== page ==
iPhone Explorer lets you explore files stored on an iPhone, iPod or iPad. Although it is a separate program, and not made by Apple, iPhone Explorer needs iTunes to be installed in order to work
Apple’s iPhone, iPod Touch and iPad are enormously popular but they all suffer from the same restriction - getting anything on or off them requires use of iTunes or other Apple applications.
While iTunes does a good job of managing music, podcasts and so on, it doesn’t afford the freedom to manage the devices’ available storage in any way you want.
In this workshop we will show how a free program called iPhone Explorer lets you explore files stored on an iPhone, iPod or iPad. We will also explain how the files can be copied to and from Apple gadgets using drag-and-drop. There are a few kinks, but generally it works well. Although it is a separate program, and not made by Apple, iPhone Explorer needs iTunes to be installed in order to work.
Click here to open the iPhone Explorer web page. When the page loads, click the grey Download button (PC version) and at the next dialogue box click Save. If the File Download Security Warning dialogue box appears, click Save and then choose a location for the downloaded file. Firefox users should select Save File to save the download to Firefox’s default download folder. Now locate and double-click the compressed (zip) file just downloaded and double-click the iPhone_Explorer_Setup.exe file within. Follow the instructions to install the software. Ensure there is a tick next to ‘Launch iPhone Explorer’ and click Finish. ▼
Attach your iPhone, iPod or iPad to your PC and, after a second or two, several things will happen at once. First, Windows will recognise it as a USB device and launch the AutoPlay dialogue box. This will offer several options, but we’re not interested so click the ‘x’ in the top right-hand corner to close it. Second, iTunes will launch and, depending on the existing settings, may ask to synchronise the contents of the device with your iTunes library. Decline this offer and close iTunes as normal. Now we are ready to get started with iPhone Explorer. ▼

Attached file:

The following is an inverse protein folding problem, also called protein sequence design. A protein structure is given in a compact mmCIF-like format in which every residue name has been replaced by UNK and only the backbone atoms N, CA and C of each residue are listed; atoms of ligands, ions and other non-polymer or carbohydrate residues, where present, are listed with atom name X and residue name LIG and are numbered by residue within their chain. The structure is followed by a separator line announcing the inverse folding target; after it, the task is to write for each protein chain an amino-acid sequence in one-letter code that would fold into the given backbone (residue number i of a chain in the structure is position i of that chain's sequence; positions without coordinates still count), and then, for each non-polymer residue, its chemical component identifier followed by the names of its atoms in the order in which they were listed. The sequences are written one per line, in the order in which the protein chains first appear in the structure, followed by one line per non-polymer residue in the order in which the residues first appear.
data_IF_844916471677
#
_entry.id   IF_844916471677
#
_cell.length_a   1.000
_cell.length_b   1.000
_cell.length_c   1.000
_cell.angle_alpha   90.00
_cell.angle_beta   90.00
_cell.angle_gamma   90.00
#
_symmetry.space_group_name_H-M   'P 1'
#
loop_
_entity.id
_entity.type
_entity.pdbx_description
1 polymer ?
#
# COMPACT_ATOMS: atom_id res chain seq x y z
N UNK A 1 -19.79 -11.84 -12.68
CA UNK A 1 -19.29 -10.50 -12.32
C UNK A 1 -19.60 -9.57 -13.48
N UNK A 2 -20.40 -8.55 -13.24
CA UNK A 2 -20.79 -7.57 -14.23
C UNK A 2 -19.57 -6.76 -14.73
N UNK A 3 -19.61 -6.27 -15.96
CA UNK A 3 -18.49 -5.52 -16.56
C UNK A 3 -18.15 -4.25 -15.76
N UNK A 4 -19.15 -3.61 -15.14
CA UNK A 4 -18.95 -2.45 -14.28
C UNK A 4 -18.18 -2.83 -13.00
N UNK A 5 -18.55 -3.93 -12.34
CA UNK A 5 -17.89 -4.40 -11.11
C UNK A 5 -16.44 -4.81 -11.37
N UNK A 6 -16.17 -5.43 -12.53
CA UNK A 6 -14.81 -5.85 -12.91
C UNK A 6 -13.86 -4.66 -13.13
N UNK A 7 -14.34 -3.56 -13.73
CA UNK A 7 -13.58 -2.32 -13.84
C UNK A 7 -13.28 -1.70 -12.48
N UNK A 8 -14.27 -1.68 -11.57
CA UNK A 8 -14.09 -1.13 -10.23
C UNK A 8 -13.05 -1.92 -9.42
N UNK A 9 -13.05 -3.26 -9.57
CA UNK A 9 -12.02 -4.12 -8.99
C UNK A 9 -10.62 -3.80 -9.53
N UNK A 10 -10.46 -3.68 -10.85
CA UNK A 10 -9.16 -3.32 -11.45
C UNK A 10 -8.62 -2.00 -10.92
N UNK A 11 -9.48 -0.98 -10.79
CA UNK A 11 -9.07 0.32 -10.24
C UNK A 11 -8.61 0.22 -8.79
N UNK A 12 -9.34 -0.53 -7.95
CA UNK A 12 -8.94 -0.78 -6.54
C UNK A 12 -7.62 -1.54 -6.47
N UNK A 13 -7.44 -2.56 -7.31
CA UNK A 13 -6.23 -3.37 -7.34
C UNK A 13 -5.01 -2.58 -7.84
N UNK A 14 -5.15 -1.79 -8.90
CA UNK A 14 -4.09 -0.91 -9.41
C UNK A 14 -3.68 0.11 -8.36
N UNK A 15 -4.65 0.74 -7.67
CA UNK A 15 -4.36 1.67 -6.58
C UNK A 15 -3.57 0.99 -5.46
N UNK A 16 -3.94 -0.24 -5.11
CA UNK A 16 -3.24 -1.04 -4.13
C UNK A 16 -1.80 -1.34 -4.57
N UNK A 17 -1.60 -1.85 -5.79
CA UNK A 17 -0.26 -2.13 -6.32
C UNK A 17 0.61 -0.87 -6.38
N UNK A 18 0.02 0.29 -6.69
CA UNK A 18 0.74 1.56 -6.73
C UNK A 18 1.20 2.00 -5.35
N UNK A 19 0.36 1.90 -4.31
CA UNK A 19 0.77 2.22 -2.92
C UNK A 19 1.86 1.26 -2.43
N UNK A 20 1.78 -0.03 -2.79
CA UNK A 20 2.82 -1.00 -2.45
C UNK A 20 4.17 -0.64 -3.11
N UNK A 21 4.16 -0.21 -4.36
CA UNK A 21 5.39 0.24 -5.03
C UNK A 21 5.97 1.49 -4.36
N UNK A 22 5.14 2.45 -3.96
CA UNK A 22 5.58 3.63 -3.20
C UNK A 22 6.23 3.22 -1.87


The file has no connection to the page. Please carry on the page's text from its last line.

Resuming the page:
The program lists the device in the left-hand column, with the storage areas listed as clickable folders – much the same as Windows Explorer. Apple never intended for anyone to snoop around its products like this, so the folder structure and some of the names don’t make a lot of sense. Here we have clicked on the DCIM folder (you will usually find one of these on a digital camera memory card) and found our photos that are stored in the iPhone’s Camera Roll. ▼
Just like a digital camera, the iPhone gives photographs names that make sense to it, but not to anyone else. Fortunately, it’s possible to preview photos using iPhone Explorer - just click a file. Here, for example, we clicked through various photos in the list until we found the one we wanted. Then, using the mouse we dragged it from the iPhone Explorer window onto our Windows Desktop, before opening it in an image-editing application. ▼
You can also preview recordings made by Apple’s Voice Memos app – click them in the iPhone Explorer window and then, when the media player strip appears at the bottom of the window, use the controls to play back the recording. Files can also be dragged from the PC to the iPhone, iPod or iPad, effectively turning the device into a USB memory key. However, there is a caveat: although these files will remain accessible via the iPhone Explorer application, you cannot view them on the Apple device itself. ▼
Finally, there’s a way round the unhelpful naming conventions used by Apple for the various folders on the device. First, navigate to a folder you are likely to use often and then click the Favorites button on the button bar. When the Bookmarks dialogue box opens, click the Add Current Folder button and at the next dialogue, type in a descriptive name for the bookmark, click OK and then Close. Next time you launch iPhone Explorer, click Favorites and choose the bookmark just created to have the contents displayed in the main window. ●
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